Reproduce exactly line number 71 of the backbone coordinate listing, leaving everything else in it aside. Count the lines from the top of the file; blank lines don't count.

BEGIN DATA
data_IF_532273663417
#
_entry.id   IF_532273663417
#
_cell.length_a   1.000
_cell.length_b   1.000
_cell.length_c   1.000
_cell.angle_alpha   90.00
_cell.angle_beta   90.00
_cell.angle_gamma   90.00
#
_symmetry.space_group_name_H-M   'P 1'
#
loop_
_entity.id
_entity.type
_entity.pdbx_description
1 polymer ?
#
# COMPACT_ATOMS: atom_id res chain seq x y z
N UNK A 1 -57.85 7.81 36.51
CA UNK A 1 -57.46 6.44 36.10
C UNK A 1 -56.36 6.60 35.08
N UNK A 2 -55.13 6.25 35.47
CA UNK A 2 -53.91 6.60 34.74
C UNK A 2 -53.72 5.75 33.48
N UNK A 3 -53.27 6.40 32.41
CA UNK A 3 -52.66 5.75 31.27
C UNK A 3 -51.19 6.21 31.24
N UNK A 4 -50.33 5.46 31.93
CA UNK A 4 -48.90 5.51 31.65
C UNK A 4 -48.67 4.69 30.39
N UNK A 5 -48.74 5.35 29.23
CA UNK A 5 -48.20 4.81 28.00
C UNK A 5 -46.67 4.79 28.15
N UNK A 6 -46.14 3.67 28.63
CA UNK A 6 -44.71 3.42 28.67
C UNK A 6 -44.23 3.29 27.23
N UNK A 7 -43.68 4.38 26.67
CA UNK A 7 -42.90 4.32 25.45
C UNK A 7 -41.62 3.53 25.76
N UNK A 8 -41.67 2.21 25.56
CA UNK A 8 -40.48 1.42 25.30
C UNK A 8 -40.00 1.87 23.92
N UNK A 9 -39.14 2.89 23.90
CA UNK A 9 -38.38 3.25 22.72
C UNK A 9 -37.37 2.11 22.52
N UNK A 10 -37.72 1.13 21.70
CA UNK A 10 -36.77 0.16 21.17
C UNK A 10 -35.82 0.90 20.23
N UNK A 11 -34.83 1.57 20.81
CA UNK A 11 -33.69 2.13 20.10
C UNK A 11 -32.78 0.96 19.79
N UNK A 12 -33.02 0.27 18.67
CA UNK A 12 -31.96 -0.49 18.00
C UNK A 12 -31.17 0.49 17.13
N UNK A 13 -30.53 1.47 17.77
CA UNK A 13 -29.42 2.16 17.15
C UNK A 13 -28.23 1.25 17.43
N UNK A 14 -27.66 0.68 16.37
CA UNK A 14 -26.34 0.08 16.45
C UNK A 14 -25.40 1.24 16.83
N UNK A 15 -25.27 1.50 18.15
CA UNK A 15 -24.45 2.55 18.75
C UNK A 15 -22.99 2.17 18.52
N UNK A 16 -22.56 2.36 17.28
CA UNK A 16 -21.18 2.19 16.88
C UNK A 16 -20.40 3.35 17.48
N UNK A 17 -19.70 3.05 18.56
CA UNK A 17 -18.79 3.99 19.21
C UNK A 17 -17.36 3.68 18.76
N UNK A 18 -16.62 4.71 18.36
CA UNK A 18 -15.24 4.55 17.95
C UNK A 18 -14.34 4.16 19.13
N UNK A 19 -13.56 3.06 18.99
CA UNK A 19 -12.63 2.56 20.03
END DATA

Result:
C UNK A 17 -17.36 3.68 18.76